Lawmaker who claims to be a retired rear admiral was actually demoted

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A retired Navy medical officer who served for years as a top White House physician has touted himself as a retired rear admiral during his post-service political career.

But after he retired, Rep. Ronny Lynn Jackson, R-Texas, was bumped down to the rank of captain, or O-6, nearly two years ago, according to service records and a defense official.

Jackson retired from the Navy in December 2019 and was elected to represent Texas’ 13th Congressional District in 2020.

The Navy said in a statement Thursday that the service “took administrative action in July 2022″ following substantiated allegations in a Defense Department Inspector General investigation that delved into Jackson’s conduct while leading the White House Medical Unit.

That administrative action involved Navy Secretary Carlos Del Toro changing Jackson’s “retirement grade determination” and reducing his rank to O-6, a defense official granted anonymity to discuss personnel matters told Navy Times Thursday.

Jackson’s official service record now lists him as a retired captain.

The Washington Post first reported discrepancies in Jackson’s official retirement rank and the rank which he claims to hold.

Officials with Jackson’s office did not immediately provide comment, but as of Thursday afternoon, the retired captain’s official site still touted him being a retired flag officer.

“As a retired U.S. Navy Rear Admiral with nearly three decades of military service I understand the commitment and sacrifices made by servicemen and servicewomen to serve our country,” the two-term lawmaker’s congressional website states.

The move to change Jackson’s retirement rank in 2022 followed the findings of a Pentagon IG report that was released to the public in 2021.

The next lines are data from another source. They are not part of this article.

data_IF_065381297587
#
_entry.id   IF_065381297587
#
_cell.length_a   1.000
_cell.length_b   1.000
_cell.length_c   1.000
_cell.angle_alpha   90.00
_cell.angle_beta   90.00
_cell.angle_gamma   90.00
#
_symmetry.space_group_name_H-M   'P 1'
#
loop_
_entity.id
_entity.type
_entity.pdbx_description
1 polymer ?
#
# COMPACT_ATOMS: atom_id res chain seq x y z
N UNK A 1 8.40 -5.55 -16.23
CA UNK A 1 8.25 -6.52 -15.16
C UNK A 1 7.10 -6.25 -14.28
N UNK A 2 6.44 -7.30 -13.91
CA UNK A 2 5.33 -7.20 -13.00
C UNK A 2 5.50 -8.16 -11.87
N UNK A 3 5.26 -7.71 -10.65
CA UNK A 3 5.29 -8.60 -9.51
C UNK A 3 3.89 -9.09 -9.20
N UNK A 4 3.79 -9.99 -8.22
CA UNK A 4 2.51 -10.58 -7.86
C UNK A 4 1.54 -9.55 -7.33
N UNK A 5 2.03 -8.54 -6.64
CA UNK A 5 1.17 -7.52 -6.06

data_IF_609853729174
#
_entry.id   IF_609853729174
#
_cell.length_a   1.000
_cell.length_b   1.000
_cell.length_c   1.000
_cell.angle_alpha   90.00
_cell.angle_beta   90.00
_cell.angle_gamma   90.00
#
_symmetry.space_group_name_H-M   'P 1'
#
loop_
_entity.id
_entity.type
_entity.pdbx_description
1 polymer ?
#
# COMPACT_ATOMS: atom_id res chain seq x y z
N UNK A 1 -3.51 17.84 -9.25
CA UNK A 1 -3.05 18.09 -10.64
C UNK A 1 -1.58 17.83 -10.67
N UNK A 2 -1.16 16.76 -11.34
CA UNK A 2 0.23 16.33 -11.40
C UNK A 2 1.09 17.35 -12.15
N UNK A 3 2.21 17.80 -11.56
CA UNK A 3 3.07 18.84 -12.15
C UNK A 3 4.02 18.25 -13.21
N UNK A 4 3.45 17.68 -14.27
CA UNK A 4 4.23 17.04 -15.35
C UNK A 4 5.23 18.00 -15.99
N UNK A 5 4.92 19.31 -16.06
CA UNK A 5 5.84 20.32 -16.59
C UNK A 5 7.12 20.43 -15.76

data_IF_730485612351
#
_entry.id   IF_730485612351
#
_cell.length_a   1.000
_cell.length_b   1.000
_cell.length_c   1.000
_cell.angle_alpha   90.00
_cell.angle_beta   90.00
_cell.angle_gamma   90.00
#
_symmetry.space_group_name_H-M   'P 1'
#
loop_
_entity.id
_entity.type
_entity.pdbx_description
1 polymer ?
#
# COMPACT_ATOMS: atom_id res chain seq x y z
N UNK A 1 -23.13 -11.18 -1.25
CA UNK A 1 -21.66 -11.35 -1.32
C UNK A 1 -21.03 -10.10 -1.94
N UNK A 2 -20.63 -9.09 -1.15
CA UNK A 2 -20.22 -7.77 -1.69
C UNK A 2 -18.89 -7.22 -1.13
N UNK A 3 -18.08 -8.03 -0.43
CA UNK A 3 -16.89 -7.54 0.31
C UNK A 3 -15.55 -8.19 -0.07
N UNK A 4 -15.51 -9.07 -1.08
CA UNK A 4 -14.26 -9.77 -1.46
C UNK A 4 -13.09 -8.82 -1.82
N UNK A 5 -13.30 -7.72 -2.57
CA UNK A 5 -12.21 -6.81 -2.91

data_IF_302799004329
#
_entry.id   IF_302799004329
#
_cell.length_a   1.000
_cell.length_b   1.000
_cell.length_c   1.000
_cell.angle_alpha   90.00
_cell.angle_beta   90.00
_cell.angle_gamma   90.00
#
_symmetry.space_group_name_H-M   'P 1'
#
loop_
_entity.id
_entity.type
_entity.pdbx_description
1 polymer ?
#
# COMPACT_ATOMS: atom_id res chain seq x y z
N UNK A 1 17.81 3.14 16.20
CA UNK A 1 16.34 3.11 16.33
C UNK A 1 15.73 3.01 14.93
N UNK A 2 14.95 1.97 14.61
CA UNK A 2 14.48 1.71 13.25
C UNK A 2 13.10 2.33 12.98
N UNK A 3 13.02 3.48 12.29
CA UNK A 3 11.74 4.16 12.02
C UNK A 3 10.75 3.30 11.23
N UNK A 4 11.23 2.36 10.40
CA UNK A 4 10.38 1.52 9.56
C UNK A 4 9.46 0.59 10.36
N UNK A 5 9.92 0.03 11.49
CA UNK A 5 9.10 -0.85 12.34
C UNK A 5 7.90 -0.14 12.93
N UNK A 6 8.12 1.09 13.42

The report, spurred by a dozen IG hotline complaints in spring 2018 after President Donald Trump nominated him to be Department of Veterans Affairs secretary, found that Jackson, who had also served in the Barack Obama and George W. Bush administrations, presided over a toxic command climate at the White House Medical Unit and drank alcohol while on duty during official, international travel, but not that he ever damaged government property in doing so.

Jackson declined to respond to the IG’s findings before it finalized its report. Its recommendations called for the Navy secretary to take “appropriate action” against Jackson.

“We concluded that [Rear Adm.] Jackson’s overall course of conduct toward subordinates disparaged, belittled, bullied, and humiliated them, and fostered a negative work environment by failing to treat subordinates with dignity and respect,” according to a Pentagon IG statement at the time of the report’s release. “We also concluded that [Rear Adm.] Jackson failed to conduct himself in an exemplary manner in his treatment of subordinates throughout his tenure at WHMU. His treatment of subordinates created a negative work environment that witnesses said made an unfavorable impact on the overall command climate.”

That included Jackson knocking on a female subordinate’s hotel room door in the middle of the night and drunkenly declaring, “I need you,” according to the report.

Jackson has in the past pushed back on such allegations, accusing Democrats of resurrecting old Obama-era rumors “because I have refused to turn my back on President Trump.”

When the IG report was released in 2021, Jackson’s office provided Military Times with a “fact sheet,” pointing out that then-President Barack Obama promoted him to rear admiral in 2016 following the alleged alcohol incidents, calling those who reported him in 2018 “disgruntled subordinates.”

The IG interviewed 60 White House employees, 56 of whom said they were the target of or were aware of Jackson “yelling, screaming, cursing or belittling subordinates.”

“I’m proud of the work environment I fostered under three different presidents of both parties; I take my professional responsibility with respect to prescription drug practices seriously; and I flat out reject any allegation that I consumed alcohol while on duty,” Jackson said in a statement. “I also categorically deny any implication that I was in any way sexually inappropriate at work, outside of work, or anywhere with any member of my staff or anyone else. That is not me and what is alleged did not happen.”

Geoff is the editor of Navy Times, but he still loves writing stories. He covered Iraq and Afghanistan extensively and was a reporter at the Chicago Tribune. He welcomes any and all kinds of tips at [email protected].

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